NSF Funds Planteome Project

The National Science Foundation (NSF) has funded the Planteome Project to develop common reference ontologies and applications for plant biology.

The NSF’s Plant Genome Research Program recently awarded funding to The Planteome Project http://www.planteome.org to support the development of ‘Common Reference Ontologies and Applications for Plant Biology’ for a three year period. The human population relies on a relatively small number of plant-based food sources for its basic nutritional needs. Rapid population growth and climate uncertainty is driving a critical requirement to produce higher crop yields and nutrient-rich crops that can tolerate or resist environmental stressors such temperature, drought, and diseases. Traditional breeding methods for plant improvement may be combined with next-generation methods such as high-throughput sequencing, genomics and automated scoring of traits and phenotypes to develop improved varieties. In order to achieve bioinformatics and data-driven crop improvement, plant researchers must be able to quickly gather pieces of the puzzle from a wide range of genomic and genetic studies, build hypotheses and perform the relevant experiments. However, although the existing studies are useful, they may come with some inconsistencies, as the researchers who originally provided the data, and those who are analyzing it often use inconsistent terminology and annotation, making keyword searches less effective. To remedy this problem, the Planteome Project will develop a set of common standards which will include universal reference vocabularies with images where relevant to describe data relating to plant biology and plant stresses and standardized plant gene and phenotype annotation workflows. Additionally, the project team, which includes international collaborators, will develop a centralized web portal and data warehouse to host the shared vocabularies, images, and related annotation information. As a result of this project, researchers in all areas of plant science will be able to find common reference points for comparative analysis of genomics and genetics data.

The Planteome Project team is lead by Dr. Pankaj Jaiswal, an Associate Professor in Botany and Plant Pathology Department at Oregon State University, and includes co-investigators Dr. Dennis Stevenson from New York Botanical Garden, Dr. Chris Mungall from Lawrence Berkeley National Laboratory, Dr. Sinisa Todorovic and Dr. Eugene Zhang, both from the School of Electrical Engineering and Computer Science at Oregon State University, and Elizabeth Arnaud from Bioversity International, France (a CGIAR Institute), as well as Dr. Georgios Gkoutos and Dr. John Doonan from Aberystwyth University, UK. Dr. Barry Smith from the National Center for Ontological Research and University of Buffalo, NY, and founding member of the OBO Foundry initiative has a consultative role on the project.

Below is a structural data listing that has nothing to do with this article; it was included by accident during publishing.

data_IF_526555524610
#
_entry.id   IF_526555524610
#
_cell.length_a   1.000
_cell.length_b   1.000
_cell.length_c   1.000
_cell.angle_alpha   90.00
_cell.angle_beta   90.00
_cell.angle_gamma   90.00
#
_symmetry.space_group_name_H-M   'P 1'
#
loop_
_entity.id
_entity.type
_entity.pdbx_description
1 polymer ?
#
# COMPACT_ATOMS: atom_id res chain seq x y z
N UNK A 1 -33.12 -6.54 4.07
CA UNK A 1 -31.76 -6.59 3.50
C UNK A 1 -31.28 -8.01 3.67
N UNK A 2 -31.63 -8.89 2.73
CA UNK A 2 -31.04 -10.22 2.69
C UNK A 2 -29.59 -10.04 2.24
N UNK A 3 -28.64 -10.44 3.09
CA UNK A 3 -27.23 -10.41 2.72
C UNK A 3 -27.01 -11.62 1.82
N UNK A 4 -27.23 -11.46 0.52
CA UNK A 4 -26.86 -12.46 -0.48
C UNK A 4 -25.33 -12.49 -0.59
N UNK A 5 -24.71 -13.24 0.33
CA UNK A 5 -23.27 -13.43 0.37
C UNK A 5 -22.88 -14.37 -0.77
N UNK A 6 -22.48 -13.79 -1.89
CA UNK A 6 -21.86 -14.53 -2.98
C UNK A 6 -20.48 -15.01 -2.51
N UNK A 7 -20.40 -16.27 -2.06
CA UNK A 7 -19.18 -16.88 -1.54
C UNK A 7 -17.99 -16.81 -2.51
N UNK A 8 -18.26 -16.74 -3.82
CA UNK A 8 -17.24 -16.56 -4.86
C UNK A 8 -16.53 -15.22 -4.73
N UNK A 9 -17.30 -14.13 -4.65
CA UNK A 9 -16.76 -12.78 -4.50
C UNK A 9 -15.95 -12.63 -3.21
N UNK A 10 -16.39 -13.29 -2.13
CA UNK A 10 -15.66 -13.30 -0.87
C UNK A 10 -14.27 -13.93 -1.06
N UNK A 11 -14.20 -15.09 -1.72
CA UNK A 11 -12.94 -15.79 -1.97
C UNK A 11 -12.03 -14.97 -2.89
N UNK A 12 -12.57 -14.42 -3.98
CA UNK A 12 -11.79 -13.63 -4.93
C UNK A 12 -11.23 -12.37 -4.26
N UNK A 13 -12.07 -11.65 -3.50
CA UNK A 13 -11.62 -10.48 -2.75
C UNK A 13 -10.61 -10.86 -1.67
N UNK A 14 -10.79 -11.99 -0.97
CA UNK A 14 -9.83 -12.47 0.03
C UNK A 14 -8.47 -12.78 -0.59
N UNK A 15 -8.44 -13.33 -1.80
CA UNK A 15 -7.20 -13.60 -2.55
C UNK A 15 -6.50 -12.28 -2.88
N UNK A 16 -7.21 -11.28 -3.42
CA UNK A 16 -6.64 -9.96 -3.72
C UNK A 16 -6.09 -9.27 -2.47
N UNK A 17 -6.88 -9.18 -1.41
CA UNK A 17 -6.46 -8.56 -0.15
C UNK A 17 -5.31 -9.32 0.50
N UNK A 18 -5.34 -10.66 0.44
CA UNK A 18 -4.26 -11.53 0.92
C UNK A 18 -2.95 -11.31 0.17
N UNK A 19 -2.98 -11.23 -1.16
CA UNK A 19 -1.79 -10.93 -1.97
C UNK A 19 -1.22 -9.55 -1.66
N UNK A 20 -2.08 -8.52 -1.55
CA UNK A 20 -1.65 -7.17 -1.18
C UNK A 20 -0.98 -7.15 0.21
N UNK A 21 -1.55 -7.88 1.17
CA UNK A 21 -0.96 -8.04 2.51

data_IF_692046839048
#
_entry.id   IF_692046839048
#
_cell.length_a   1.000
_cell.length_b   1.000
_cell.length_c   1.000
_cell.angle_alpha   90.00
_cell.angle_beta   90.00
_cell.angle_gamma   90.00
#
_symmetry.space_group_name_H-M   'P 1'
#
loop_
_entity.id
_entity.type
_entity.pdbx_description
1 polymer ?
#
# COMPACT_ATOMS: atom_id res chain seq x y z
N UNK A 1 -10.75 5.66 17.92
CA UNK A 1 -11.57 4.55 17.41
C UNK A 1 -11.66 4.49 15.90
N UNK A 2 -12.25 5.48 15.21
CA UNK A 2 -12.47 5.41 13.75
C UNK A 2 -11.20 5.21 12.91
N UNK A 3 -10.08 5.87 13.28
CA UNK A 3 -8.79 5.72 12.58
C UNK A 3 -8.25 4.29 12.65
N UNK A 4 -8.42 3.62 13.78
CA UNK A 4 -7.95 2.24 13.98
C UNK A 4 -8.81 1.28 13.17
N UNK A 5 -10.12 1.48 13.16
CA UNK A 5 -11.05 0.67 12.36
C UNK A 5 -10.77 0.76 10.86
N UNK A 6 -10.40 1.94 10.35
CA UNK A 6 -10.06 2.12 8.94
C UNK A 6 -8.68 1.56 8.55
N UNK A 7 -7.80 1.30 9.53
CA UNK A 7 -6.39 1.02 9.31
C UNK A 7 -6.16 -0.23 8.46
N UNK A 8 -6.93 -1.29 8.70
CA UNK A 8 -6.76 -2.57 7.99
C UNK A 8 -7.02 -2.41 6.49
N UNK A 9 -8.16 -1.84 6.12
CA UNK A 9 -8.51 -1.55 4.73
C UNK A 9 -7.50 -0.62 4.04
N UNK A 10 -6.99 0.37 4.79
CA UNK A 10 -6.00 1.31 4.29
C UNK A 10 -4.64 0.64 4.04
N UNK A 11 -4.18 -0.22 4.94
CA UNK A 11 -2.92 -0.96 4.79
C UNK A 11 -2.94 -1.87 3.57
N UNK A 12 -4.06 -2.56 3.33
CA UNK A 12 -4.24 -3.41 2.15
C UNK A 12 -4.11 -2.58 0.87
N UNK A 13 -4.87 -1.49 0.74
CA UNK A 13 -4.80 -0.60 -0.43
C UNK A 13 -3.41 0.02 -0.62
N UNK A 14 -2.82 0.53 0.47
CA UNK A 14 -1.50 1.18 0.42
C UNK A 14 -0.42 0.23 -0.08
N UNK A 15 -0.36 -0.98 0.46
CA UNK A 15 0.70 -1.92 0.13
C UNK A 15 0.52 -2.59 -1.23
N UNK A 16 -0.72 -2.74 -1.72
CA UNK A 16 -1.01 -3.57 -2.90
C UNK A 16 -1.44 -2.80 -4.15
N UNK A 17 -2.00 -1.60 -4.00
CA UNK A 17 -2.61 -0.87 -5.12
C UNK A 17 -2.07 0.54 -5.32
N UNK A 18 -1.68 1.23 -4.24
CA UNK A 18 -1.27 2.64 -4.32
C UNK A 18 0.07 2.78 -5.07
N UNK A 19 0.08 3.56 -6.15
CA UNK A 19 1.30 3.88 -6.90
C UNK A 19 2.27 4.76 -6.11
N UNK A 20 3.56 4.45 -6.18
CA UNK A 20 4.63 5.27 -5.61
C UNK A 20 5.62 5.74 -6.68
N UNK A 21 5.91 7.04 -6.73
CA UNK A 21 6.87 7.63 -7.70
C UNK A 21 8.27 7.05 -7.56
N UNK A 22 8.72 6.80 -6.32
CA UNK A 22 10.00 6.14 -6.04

The goals of the Planteome Project are to provide researchers and agricultural breeding programs a common semantic framework and a focused set of comparative analysis tools to leverage the scientific value of the ever-expanding array of sequenced plant genomes and phenotype data. “There are also significant benefits to general research” Jaiswal says, “when funded projects like Planteome Project, make the best use of available resources. The Planteome platform will leverage the iPlant Collaborative http://www.iplantcollaborative.org cyberinfrastructure for server, data, and service hosting, reducing the need for redundant infrastructure and increasing service integration opportunities with other iPlant-hosted and external projects. Additionally, by providing a non-redundant framework to analyze annotated plant genomic data, the Planteome expects to improve analysis capabilities, it will also save considerable resources as individual plant research groups will be encouraged to coalesce around common ontologies and avoid duplication of effort.”

As part of the project’s outreach effort the project team will reach out to K-12 and undergraduate students and the plant research community. The project will conduct annual hands-on STEM summer camps to teach high school students about plant genomics and computational biology and will organize exhibits at the New York Botanical Garden, as well as hosting workshops and webinars, and producing publications for plant scientists.

The Planteome Project database and data resources are freely accessible online under the Creative Commons License, and are available from the project website http://www.planteome.org.